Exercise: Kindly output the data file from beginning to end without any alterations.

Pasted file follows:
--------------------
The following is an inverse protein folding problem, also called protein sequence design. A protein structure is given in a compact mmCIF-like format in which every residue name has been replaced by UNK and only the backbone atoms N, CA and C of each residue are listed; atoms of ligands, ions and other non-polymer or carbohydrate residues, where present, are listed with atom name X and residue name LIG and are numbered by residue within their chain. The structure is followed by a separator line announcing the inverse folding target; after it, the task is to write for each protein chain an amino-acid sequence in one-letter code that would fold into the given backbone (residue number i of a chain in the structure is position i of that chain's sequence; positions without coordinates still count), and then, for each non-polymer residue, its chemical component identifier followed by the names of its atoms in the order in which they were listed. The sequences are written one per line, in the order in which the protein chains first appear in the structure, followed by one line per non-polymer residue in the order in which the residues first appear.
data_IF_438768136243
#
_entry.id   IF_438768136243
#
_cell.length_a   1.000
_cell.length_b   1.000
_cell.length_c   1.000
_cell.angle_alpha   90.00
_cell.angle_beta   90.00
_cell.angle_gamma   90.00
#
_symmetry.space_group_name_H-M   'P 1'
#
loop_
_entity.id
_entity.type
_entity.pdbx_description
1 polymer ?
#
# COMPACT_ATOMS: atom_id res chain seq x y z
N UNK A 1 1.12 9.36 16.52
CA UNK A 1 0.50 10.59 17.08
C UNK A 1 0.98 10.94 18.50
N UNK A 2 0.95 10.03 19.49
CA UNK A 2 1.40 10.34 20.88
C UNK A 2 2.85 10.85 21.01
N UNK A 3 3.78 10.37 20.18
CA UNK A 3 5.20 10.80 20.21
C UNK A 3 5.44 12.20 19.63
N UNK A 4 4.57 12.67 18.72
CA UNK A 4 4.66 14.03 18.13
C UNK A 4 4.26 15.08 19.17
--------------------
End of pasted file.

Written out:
The following is an inverse protein folding problem, also called protein sequence design. A protein structure is given in a compact mmCIF-like format in which every residue name has been replaced by UNK and only the backbone atoms N, CA and C of each residue are listed; atoms of ligands, ions and other non-polymer or carbohydrate residues, where present, are listed with atom name X and residue name LIG and are numbered by residue within their chain. The structure is followed by a separator line announcing the inverse folding target; after it, the task is to write for each protein chain an amino-acid sequence in one-letter code that would fold into the given backbone (residue number i of a chain in the structure is position i of that chain's sequence; positions without coordinates still count), and then, for each non-polymer residue, its chemical component identifier followed by the names of its atoms in the order in which they were listed. The sequences are written one per line, in the order in which the protein chains first appear in the structure, followed by one line per non-polymer residue in the order in which the residues first appear.
data_IF_438768136243
#
_entry.id   IF_438768136243
#
_cell.length_a   1.000
_cell.length_b   1.000
_cell.length_c   1.000
_cell.angle_alpha   90.00
_cell.angle_beta   90.00
_cell.angle_gamma   90.00
#
_symmetry.space_group_name_H-M   'P 1'
#
loop_
_entity.id
_entity.type
_entity.pdbx_description
1 polymer ?
#
# COMPACT_ATOMS: atom_id res chain seq x y z
N UNK A 1 1.12 9.36 16.52
CA UNK A 1 0.50 10.59 17.08
C UNK A 1 0.98 10.94 18.50
N UNK A 2 0.95 10.03 19.49
CA UNK A 2 1.40 10.34 20.88
C UNK A 2 2.85 10.85 21.01
N UNK A 3 3.78 10.37 20.18
CA UNK A 3 5.20 10.80 20.21
C UNK A 3 5.44 12.20 19.63
N UNK A 4 4.57 12.67 18.72
CA UNK A 4 4.66 14.03 18.13
C UNK A 4 4.26 15.08 19.17